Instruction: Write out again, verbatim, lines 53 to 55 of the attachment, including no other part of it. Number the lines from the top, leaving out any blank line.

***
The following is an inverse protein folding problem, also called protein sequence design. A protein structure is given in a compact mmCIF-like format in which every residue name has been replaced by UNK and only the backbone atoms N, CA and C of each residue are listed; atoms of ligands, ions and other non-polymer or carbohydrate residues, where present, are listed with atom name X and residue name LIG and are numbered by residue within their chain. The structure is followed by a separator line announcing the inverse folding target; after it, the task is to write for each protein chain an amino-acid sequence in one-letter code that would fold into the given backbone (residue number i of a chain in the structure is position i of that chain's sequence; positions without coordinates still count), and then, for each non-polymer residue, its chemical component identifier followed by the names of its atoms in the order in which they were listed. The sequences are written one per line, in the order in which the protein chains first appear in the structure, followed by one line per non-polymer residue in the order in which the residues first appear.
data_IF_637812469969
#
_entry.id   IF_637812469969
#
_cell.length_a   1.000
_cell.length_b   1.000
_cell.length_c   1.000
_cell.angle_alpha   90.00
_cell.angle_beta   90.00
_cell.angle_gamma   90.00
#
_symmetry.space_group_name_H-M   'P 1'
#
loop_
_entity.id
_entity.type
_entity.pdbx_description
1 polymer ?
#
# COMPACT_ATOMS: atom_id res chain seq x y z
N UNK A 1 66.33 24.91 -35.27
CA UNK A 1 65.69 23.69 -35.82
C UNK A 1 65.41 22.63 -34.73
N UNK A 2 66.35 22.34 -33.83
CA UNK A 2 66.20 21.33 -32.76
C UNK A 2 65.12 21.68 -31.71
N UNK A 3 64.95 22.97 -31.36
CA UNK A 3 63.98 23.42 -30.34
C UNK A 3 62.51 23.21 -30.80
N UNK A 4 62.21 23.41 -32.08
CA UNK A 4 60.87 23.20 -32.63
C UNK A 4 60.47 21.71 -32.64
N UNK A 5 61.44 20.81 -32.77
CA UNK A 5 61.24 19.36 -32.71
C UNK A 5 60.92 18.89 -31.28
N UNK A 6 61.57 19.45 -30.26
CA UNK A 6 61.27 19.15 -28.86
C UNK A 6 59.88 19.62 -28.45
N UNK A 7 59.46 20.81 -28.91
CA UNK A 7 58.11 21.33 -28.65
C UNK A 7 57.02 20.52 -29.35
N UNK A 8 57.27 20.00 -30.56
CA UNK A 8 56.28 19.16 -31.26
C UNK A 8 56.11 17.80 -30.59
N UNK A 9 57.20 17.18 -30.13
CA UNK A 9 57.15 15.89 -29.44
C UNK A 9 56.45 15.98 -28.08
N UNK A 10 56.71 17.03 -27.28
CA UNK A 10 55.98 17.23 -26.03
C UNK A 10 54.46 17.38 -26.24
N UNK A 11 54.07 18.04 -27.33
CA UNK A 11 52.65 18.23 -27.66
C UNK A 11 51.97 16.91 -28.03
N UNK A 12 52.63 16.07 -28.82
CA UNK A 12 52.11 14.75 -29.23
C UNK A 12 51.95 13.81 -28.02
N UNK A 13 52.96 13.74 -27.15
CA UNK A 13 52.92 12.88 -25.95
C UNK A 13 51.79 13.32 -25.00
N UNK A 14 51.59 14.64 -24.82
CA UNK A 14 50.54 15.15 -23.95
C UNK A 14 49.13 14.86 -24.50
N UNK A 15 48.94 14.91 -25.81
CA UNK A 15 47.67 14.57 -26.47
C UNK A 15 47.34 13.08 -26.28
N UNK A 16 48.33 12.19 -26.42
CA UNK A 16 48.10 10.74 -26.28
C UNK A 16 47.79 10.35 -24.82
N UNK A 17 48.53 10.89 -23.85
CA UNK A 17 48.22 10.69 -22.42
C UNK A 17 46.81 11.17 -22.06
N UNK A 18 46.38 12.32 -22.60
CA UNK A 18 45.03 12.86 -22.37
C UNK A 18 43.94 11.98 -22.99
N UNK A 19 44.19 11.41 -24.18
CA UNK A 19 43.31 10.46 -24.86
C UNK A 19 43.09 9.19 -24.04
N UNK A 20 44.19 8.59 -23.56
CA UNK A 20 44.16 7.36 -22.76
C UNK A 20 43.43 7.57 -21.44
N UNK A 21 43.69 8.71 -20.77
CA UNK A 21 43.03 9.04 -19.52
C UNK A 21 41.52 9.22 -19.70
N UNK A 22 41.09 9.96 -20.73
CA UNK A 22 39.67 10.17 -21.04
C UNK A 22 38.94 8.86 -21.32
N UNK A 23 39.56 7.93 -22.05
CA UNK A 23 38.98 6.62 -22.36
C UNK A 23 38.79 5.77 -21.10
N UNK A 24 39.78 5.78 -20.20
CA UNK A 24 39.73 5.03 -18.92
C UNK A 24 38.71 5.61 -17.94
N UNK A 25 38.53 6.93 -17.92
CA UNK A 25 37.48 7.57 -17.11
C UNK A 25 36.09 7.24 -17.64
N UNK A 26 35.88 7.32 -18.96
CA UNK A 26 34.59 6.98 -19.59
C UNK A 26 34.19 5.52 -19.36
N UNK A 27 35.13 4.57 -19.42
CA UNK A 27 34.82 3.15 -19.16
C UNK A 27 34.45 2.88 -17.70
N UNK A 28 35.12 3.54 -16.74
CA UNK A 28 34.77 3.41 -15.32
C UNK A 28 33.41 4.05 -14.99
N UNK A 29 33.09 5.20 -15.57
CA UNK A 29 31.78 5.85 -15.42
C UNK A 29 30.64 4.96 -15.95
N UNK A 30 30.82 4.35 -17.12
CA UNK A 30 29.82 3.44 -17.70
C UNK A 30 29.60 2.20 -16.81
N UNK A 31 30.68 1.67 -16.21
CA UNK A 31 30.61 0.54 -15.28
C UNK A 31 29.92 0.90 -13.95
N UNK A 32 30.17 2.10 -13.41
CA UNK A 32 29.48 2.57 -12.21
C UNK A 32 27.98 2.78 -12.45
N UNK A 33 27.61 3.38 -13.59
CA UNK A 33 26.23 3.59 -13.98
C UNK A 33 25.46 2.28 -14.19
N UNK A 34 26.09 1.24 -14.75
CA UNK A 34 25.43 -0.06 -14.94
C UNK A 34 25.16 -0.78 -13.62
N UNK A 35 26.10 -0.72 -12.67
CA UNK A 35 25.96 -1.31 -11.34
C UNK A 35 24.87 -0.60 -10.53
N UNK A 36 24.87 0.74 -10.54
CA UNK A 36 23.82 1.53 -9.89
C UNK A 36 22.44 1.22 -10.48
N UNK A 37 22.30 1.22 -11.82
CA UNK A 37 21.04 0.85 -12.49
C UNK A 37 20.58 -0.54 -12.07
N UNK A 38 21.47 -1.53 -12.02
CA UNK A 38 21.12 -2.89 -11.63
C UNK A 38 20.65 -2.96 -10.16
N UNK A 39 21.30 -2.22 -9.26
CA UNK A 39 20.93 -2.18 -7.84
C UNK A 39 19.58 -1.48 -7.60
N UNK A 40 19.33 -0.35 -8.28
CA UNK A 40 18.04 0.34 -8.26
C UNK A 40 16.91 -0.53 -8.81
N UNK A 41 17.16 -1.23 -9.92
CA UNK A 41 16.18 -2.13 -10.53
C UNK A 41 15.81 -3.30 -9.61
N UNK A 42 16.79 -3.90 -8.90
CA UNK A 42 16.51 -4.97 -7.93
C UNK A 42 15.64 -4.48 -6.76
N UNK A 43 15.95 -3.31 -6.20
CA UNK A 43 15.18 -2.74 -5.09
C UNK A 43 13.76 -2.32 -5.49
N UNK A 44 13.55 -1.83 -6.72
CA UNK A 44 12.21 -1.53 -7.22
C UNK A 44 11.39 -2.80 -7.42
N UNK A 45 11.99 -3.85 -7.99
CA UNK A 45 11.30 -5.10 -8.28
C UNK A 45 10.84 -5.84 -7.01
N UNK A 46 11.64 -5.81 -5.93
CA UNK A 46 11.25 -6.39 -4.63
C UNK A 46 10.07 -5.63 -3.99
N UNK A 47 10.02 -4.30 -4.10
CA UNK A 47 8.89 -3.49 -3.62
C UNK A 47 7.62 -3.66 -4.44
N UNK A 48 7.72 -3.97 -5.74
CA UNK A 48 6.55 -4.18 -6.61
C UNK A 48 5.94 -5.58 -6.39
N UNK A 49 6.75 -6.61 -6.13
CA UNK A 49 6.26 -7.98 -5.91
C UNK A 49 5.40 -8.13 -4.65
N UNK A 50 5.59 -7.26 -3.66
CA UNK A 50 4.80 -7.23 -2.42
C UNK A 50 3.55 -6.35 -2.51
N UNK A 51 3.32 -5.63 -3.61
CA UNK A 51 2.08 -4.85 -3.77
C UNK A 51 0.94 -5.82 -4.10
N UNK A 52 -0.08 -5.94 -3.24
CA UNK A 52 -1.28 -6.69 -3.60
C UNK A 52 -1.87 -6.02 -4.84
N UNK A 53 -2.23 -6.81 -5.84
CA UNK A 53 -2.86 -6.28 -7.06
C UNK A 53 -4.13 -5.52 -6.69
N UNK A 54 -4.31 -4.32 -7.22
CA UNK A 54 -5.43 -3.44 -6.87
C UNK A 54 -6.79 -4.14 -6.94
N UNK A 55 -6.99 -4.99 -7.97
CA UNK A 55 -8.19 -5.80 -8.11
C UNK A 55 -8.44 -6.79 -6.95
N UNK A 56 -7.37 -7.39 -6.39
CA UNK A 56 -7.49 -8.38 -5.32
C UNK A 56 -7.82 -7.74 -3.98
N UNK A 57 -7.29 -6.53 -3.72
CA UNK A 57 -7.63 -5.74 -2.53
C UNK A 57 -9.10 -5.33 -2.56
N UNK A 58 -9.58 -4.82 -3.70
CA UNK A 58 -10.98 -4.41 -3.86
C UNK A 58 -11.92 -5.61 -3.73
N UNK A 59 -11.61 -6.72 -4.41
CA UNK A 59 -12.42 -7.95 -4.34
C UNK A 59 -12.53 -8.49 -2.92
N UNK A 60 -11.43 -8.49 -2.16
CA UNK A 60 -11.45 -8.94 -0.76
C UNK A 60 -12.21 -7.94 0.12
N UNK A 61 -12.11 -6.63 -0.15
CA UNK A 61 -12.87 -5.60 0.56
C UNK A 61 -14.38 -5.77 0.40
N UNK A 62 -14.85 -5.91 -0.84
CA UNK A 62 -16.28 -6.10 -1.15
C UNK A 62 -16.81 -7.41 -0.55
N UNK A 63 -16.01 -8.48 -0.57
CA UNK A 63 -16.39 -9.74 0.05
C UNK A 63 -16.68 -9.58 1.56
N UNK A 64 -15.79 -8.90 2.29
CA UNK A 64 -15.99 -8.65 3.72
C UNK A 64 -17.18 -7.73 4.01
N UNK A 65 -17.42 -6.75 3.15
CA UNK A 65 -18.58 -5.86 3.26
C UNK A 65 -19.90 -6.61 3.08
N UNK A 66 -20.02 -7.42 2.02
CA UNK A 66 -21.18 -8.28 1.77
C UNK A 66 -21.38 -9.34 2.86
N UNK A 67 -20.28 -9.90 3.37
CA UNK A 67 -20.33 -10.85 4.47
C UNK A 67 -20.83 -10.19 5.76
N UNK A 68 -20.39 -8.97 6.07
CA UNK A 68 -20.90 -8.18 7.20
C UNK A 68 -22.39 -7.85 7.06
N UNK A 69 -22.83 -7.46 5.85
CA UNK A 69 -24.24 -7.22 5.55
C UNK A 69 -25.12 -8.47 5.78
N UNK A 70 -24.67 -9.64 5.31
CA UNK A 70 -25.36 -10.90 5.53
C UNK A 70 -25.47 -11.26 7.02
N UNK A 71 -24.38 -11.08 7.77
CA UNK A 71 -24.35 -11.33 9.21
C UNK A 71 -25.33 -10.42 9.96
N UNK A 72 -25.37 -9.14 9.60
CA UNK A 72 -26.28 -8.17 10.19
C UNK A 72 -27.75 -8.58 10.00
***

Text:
CA UNK A 11 52.65 18.23 -27.66
C UNK A 11 51.97 16.91 -28.03
N UNK A 12 52.63 16.07 -28.82